The faculty of the Art Department at BYU-Idaho are putting their personal work on display. Starting Jan. 17 with a reception from 7 to 9 p.m. The exhibit will be up for viewing until Feb. 7.
The chair of the department, Brian Memmott said there will be 30 faculty members with pieces in the exhibit. That number includes both full-time and adjunct professors. There will even be a few paintings by Gerald Griffin, a recently retired faculty member.
“Having those included in the show is going to be a treat,” Memmott said.
With all of those contributors there will be a total of 52 art pieces on display.
“The department represents everything from photography to painting, printmaking, the three-dimensional arts including ceramics and sculptures,” Memmott explained. “We’ve got faculty who teach illustration and graphic design and each of those areas is represented in the show.”
Basically, there will be everything from the abstract or non-objective to very representational work. There will be a lot of diversity.
With there being so many pieces of different styles, it is a challenge to organize them all into a cohesive show.
“A gallery director tries to pace a show so that the pieces work well together and that they feel like they all belong together,” Memmott said, “she’s (Kyoung DaBell) done a great job with this.”
All of the artists are working professors. Their main focus is to teach students. So, how to they find the time to create art recreationally?
“Built into our efforts is a responsibility to also grow in our craft we become better teachers when we become better artists,” Memmott said. “We have to consciously schedule that time in, or it could be eaten up with other responsibilities.”
Often offices are used as studios. It’s not uncommon to find an easel beside a desk.
This exhibit is unique because there are so many creators. It is an opportunity to see different views of how people experience art. It is a glimpse into how different people view the world and interpret it through art.
“In other ways it allows students to see what we see in art and often what we’re hoping to begin to see in their work,” Memmott said.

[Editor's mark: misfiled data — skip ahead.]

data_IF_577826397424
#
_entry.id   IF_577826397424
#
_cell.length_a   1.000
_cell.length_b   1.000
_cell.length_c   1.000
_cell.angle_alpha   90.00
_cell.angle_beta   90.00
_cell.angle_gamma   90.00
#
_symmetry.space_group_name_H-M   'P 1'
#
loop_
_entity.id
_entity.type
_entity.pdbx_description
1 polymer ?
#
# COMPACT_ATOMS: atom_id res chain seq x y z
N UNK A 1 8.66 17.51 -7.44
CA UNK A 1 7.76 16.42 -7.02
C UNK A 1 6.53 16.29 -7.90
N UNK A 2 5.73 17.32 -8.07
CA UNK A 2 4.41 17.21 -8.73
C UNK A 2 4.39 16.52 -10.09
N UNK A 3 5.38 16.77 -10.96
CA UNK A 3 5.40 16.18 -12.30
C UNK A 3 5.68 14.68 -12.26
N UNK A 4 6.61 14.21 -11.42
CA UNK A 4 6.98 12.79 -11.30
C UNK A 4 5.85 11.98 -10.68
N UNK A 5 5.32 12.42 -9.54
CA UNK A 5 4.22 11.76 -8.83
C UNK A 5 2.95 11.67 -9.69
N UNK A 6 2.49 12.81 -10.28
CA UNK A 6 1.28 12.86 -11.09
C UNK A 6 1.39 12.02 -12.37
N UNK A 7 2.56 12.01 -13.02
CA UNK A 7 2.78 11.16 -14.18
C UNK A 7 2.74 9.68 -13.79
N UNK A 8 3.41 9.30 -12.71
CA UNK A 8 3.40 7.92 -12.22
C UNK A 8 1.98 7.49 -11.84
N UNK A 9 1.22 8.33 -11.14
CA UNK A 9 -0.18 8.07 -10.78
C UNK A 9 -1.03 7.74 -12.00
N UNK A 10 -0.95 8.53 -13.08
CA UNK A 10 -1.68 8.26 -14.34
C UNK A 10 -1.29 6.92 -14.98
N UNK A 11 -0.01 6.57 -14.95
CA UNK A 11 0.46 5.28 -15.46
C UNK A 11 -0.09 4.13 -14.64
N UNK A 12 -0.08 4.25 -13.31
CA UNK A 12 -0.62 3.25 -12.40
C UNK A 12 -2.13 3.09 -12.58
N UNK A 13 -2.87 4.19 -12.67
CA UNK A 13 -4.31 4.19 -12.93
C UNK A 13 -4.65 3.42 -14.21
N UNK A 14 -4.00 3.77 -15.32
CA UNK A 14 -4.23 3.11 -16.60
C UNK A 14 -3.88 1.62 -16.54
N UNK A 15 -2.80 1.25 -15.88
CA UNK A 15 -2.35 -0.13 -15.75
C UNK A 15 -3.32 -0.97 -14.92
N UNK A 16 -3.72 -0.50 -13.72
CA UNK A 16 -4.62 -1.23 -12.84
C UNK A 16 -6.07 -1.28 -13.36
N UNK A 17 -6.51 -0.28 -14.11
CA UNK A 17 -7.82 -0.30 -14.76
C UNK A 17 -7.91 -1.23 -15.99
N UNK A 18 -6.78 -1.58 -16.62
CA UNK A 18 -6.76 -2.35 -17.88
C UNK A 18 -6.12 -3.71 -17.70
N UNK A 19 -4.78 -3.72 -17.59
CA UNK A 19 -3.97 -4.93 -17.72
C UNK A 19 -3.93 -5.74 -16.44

It’s not only beneficial for students. If you want to ask these professors about how they balance passion projects with teaching or what inspired them, the reception being held on Jan. 17 is a great opportunity.
“[It’s] a fairly unique setting for the students to visit with their faculty members,” Memmott said. “It tends to be wonderfully enlightening and give them opportunities to have conversations that they normally don’t have with their professors. It also gives the faculty the opportunity to interact with members of the community who are interested in art in wonderful ways.”
Memmott himself has two pieces included in the show. He’s a graphic designer and he usually doesn’t create work to be displayed in a gallery.
“One of the places where graphic design and the fine arts tends to meet is the world of the poster. So I’ve created a couple of posters,” Memmott explained.
When asked whether people interpret his artwork in ways he didn’t intend, Memmott replied, “I accept that the artwork once I’ve created it, begins to take on a life of its own and begins to carry on conversations with people that I didn’t intend initially but that I’m now very comfortable with. Art can be a portal into viewing and understanding and engaging with the world.”
Memmott further commented, “I hope those who visit that they have opportunities to think and explore and consider in ways that they hadn’t prior to the exhibit.”